The first trainer showed us how to establish the alpha role. “Stand up tall to your dog; speak in a deep and stern voice”, she explained. She also attached a collar, powered by remote control, that sprayed citronella into Lily’s face. As the trainer spoke to us, she continually pushed the button when Lily would do an undesirable behavior. By the end of her visit, Lily was shaking like a leaf and hiding in the furthest corner of our house. The nipping did not improve. I am not an expert in dog training; maybe there is good cause-and-effect reasoning to use this method for other dogs. But, my intuitive sense is that, like every human Soul, every dog Soul is unique, and for our Lily, this was not working.
So, we found a new trainer. This time I Soul journaled, and inquired into who would best fit our family. I also dialogued with Lily’s Soul and asked for her opinion on the matter. I was led to a woman an hour’s drive from us. I had no referrals, I knew nothing about her, but Soul was certain. The new trainer said something that revolutionized my, and my family’s, relationship to Lily. What she said also reframed something I intuitively knew about people all along. You can’t train fear.
The reality was, that when fear was active in our dog, we could not alpha-dominate it away. We could not sternly say “No, bad dog” to an animal that already felt she was under attack. I’ve found the same truth in Soul work. Wherever fear is still active in our bodies, we cannot forcibly will ourselves to heal. Often I see clients creating an inner, false-alpha voice. But it is Truth, not dominating force, which ultimately transforms us.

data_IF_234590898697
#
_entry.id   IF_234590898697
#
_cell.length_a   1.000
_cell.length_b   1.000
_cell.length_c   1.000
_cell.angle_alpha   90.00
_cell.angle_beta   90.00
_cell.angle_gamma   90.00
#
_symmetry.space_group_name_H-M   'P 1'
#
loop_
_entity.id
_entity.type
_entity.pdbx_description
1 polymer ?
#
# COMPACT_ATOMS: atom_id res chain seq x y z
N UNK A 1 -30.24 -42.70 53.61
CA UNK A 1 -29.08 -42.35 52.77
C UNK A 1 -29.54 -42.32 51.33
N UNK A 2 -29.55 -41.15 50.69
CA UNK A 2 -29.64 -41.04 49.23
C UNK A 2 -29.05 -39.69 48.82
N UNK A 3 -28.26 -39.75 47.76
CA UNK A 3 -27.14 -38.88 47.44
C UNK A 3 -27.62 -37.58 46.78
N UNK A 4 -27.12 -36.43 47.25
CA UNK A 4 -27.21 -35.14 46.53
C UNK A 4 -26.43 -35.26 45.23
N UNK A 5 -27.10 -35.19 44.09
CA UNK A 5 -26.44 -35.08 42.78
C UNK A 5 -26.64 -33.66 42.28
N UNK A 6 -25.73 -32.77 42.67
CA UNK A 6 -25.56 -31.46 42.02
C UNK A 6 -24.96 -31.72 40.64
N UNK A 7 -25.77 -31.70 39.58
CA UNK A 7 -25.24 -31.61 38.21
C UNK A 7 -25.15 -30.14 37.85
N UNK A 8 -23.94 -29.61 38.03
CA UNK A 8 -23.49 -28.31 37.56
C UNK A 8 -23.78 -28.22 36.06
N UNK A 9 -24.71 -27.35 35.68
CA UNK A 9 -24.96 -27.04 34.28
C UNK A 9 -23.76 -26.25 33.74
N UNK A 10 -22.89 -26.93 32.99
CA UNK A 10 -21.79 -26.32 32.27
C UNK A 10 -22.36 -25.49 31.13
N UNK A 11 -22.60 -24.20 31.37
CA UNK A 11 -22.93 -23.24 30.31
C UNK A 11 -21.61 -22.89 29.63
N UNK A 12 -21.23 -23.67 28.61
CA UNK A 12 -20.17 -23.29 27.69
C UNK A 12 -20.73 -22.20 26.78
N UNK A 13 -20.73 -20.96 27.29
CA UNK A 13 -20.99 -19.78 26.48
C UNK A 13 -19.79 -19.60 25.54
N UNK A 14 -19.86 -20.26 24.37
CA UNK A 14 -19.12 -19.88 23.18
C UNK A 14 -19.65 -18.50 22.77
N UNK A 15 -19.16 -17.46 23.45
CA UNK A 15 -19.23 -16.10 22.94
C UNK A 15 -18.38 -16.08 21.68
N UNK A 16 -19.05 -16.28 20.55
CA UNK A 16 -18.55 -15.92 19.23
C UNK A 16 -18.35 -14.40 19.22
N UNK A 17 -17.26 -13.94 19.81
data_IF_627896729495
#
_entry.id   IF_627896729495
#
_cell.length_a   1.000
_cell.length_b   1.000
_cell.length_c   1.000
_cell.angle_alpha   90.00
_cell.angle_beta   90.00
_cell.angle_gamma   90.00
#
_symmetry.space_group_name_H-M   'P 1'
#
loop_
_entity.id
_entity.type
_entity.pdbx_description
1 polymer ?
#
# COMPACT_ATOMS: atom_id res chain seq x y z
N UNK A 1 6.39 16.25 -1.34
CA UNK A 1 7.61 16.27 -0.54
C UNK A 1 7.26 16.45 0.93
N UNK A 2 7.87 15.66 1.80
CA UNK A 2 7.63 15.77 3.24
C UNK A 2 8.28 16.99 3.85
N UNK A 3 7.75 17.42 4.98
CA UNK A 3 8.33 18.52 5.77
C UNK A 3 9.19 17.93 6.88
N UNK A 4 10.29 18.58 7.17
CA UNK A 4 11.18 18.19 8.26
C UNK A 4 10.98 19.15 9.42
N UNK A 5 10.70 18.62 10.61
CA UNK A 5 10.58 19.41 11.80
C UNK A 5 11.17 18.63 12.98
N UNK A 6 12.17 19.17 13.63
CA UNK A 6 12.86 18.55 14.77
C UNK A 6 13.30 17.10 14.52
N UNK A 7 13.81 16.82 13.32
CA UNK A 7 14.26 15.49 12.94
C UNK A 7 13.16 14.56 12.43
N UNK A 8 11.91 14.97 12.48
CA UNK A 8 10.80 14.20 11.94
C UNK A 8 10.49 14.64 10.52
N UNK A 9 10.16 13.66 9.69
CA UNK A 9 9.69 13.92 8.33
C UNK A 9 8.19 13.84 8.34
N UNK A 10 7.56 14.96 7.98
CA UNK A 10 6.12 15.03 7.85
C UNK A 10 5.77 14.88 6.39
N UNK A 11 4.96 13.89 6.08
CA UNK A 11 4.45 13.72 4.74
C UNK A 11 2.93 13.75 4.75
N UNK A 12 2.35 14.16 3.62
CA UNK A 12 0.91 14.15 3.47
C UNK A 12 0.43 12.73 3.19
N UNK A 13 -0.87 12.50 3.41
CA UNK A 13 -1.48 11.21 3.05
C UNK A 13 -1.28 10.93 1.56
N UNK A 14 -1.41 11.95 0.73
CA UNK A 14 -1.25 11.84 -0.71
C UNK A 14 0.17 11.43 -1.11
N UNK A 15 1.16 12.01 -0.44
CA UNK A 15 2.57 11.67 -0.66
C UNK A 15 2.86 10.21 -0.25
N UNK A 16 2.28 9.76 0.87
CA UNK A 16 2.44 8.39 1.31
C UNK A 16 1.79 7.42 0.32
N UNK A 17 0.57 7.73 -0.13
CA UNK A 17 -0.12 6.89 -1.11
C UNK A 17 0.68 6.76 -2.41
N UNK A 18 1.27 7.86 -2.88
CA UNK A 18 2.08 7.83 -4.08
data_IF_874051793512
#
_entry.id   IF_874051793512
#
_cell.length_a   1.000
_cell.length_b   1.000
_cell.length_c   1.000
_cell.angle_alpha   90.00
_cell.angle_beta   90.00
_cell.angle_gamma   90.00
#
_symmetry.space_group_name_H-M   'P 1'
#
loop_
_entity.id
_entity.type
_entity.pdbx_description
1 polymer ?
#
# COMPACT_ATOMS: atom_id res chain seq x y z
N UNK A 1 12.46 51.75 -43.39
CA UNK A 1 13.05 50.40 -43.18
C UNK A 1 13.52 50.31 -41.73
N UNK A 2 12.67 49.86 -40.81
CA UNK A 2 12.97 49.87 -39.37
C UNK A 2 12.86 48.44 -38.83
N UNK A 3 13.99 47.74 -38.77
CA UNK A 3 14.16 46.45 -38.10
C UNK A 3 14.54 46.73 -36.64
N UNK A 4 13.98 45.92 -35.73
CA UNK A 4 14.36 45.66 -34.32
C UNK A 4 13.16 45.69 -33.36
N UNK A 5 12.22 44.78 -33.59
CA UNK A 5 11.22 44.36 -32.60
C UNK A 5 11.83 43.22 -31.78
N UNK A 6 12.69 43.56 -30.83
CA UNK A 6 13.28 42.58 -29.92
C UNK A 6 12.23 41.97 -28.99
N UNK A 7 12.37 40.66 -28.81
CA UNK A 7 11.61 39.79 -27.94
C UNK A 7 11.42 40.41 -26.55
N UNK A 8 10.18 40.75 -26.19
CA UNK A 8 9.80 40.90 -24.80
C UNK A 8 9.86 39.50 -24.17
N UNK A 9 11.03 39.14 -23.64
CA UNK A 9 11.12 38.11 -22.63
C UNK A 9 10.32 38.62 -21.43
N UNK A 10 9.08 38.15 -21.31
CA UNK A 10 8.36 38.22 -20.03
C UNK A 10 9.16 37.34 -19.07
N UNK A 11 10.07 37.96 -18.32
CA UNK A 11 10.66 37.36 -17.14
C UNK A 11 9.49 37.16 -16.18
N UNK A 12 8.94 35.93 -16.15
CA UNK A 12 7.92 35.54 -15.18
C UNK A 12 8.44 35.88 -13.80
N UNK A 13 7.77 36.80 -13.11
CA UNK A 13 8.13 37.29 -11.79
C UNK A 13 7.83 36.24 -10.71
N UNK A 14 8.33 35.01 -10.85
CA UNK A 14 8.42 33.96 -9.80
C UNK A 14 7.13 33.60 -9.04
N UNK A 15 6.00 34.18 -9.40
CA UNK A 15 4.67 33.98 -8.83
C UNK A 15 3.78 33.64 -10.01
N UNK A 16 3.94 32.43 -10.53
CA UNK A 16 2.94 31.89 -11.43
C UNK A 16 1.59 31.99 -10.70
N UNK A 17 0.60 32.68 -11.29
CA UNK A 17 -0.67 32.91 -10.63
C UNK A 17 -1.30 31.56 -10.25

Most of us hold an inner place where we are unrealistically afraid–fear our lives will fall apart, our partner will leave, we will lose our job, or our friends don’t really like us. False-alpha-voice tries to take control when we are afraid. Our self-advice may even feel level-headed and practical; try to be happier in your relationship, work harder at your job, and tell more stories and jokes to your friends. But as long as the fear is present, we make clouded and unwise decisions. Our choices don’t lead us toward a joyful life, but to one in constant avoidance of a deeper-seated issue.